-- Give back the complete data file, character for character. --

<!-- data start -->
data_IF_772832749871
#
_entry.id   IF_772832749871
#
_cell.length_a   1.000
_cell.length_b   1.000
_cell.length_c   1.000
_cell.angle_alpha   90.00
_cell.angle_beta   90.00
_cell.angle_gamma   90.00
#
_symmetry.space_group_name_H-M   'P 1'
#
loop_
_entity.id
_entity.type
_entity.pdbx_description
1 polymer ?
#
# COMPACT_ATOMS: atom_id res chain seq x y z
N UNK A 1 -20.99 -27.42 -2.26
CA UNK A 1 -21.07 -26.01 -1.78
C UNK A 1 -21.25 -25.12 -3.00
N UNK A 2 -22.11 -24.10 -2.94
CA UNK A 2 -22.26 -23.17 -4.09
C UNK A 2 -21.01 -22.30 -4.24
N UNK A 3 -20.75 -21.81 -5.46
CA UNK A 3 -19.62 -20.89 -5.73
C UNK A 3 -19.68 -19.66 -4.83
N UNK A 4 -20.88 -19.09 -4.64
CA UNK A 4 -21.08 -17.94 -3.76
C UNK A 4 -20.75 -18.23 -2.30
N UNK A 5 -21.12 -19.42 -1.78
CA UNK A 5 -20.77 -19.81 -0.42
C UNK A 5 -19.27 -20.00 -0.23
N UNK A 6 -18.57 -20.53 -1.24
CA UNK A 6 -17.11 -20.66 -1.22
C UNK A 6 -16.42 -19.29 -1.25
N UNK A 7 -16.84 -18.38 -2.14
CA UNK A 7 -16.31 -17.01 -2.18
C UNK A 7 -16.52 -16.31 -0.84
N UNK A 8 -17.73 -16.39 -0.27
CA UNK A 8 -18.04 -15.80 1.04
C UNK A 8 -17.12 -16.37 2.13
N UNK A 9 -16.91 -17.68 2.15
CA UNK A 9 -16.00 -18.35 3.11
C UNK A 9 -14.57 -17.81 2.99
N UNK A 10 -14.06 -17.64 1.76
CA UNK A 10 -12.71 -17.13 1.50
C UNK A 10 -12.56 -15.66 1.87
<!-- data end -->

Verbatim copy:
data_IF_772832749871
#
_entry.id   IF_772832749871
#
_cell.length_a   1.000
_cell.length_b   1.000
_cell.length_c   1.000
_cell.angle_alpha   90.00
_cell.angle_beta   90.00
_cell.angle_gamma   90.00
#
_symmetry.space_group_name_H-M   'P 1'
#
loop_
_entity.id
_entity.type
_entity.pdbx_description
1 polymer ?
#
# COMPACT_ATOMS: atom_id res chain seq x y z
N UNK A 1 -20.99 -27.42 -2.26
CA UNK A 1 -21.07 -26.01 -1.78
C UNK A 1 -21.25 -25.12 -3.00
N UNK A 2 -22.11 -24.10 -2.94
CA UNK A 2 -22.26 -23.17 -4.09
C UNK A 2 -21.01 -22.30 -4.24
N UNK A 3 -20.75 -21.81 -5.46
CA UNK A 3 -19.62 -20.89 -5.73
C UNK A 3 -19.68 -19.66 -4.83
N UNK A 4 -20.88 -19.09 -4.64
CA UNK A 4 -21.08 -17.94 -3.76
C UNK A 4 -20.75 -18.23 -2.30
N UNK A 5 -21.12 -19.42 -1.78
CA UNK A 5 -20.77 -19.81 -0.42
C UNK A 5 -19.27 -20.00 -0.23
N UNK A 6 -18.57 -20.53 -1.24
CA UNK A 6 -17.11 -20.66 -1.22
C UNK A 6 -16.42 -19.29 -1.25
N UNK A 7 -16.84 -18.38 -2.14
CA UNK A 7 -16.31 -17.01 -2.18
C UNK A 7 -16.52 -16.31 -0.84
N UNK A 8 -17.73 -16.39 -0.27
CA UNK A 8 -18.04 -15.80 1.04
C UNK A 8 -17.12 -16.37 2.13
N UNK A 9 -16.91 -17.68 2.15
CA UNK A 9 -16.00 -18.35 3.11
C UNK A 9 -14.57 -17.81 2.99
N UNK A 10 -14.06 -17.64 1.76
CA UNK A 10 -12.71 -17.13 1.50
C UNK A 10 -12.56 -15.66 1.87